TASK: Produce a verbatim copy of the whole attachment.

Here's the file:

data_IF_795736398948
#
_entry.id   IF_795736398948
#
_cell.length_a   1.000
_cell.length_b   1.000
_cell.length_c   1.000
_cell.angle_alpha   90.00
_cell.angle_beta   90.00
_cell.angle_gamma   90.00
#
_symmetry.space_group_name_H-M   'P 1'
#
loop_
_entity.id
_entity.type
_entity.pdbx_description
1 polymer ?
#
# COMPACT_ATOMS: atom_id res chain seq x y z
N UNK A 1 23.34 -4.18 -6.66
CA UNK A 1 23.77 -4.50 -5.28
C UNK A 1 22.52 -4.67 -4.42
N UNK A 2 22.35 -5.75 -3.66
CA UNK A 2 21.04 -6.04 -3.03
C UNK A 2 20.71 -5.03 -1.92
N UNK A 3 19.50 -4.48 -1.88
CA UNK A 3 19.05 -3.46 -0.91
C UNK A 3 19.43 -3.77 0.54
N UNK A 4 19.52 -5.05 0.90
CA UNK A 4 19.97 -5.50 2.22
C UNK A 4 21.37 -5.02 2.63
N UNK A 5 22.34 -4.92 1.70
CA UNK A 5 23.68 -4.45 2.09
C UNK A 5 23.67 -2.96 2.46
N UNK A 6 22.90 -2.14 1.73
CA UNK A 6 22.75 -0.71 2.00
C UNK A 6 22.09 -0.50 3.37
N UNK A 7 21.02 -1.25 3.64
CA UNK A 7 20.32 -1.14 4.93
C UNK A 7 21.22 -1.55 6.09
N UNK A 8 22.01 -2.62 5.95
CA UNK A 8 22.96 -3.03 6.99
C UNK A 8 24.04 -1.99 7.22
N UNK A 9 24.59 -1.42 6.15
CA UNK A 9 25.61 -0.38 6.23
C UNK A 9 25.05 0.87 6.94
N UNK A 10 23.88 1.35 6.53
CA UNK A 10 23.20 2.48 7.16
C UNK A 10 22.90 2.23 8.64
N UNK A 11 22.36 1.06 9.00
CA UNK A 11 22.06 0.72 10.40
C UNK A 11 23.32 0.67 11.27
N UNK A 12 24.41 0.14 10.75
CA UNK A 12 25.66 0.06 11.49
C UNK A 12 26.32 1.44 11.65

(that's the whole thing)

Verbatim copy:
data_IF_795736398948
#
_entry.id   IF_795736398948
#
_cell.length_a   1.000
_cell.length_b   1.000
_cell.length_c   1.000
_cell.angle_alpha   90.00
_cell.angle_beta   90.00
_cell.angle_gamma   90.00
#
_symmetry.space_group_name_H-M   'P 1'
#
loop_
_entity.id
_entity.type
_entity.pdbx_description
1 polymer ?
#
# COMPACT_ATOMS: atom_id res chain seq x y z
N UNK A 1 23.34 -4.18 -6.66
CA UNK A 1 23.77 -4.50 -5.28
C UNK A 1 22.52 -4.67 -4.42
N UNK A 2 22.35 -5.75 -3.66
CA UNK A 2 21.04 -6.04 -3.03
C UNK A 2 20.71 -5.03 -1.92
N UNK A 3 19.50 -4.48 -1.88
CA UNK A 3 19.05 -3.46 -0.91
C UNK A 3 19.43 -3.77 0.54
N UNK A 4 19.52 -5.05 0.90
CA UNK A 4 19.97 -5.50 2.22
C UNK A 4 21.37 -5.02 2.63
N UNK A 5 22.34 -4.92 1.70
CA UNK A 5 23.68 -4.45 2.09
C UNK A 5 23.67 -2.96 2.46
N UNK A 6 22.90 -2.14 1.73
CA UNK A 6 22.75 -0.71 2.00
C UNK A 6 22.09 -0.50 3.37
N UNK A 7 21.02 -1.25 3.64
CA UNK A 7 20.32 -1.14 4.93
C UNK A 7 21.22 -1.55 6.09
N UNK A 8 22.01 -2.62 5.95
CA UNK A 8 22.96 -3.03 6.99
C UNK A 8 24.04 -1.99 7.22
N UNK A 9 24.59 -1.42 6.15
CA UNK A 9 25.61 -0.38 6.23
C UNK A 9 25.05 0.87 6.94
N UNK A 10 23.88 1.35 6.53
CA UNK A 10 23.20 2.48 7.16
C UNK A 10 22.90 2.23 8.64
N UNK A 11 22.36 1.06 9.00
CA UNK A 11 22.06 0.72 10.40
C UNK A 11 23.32 0.67 11.27
N UNK A 12 24.41 0.14 10.75
CA UNK A 12 25.66 0.06 11.49
C UNK A 12 26.32 1.44 11.65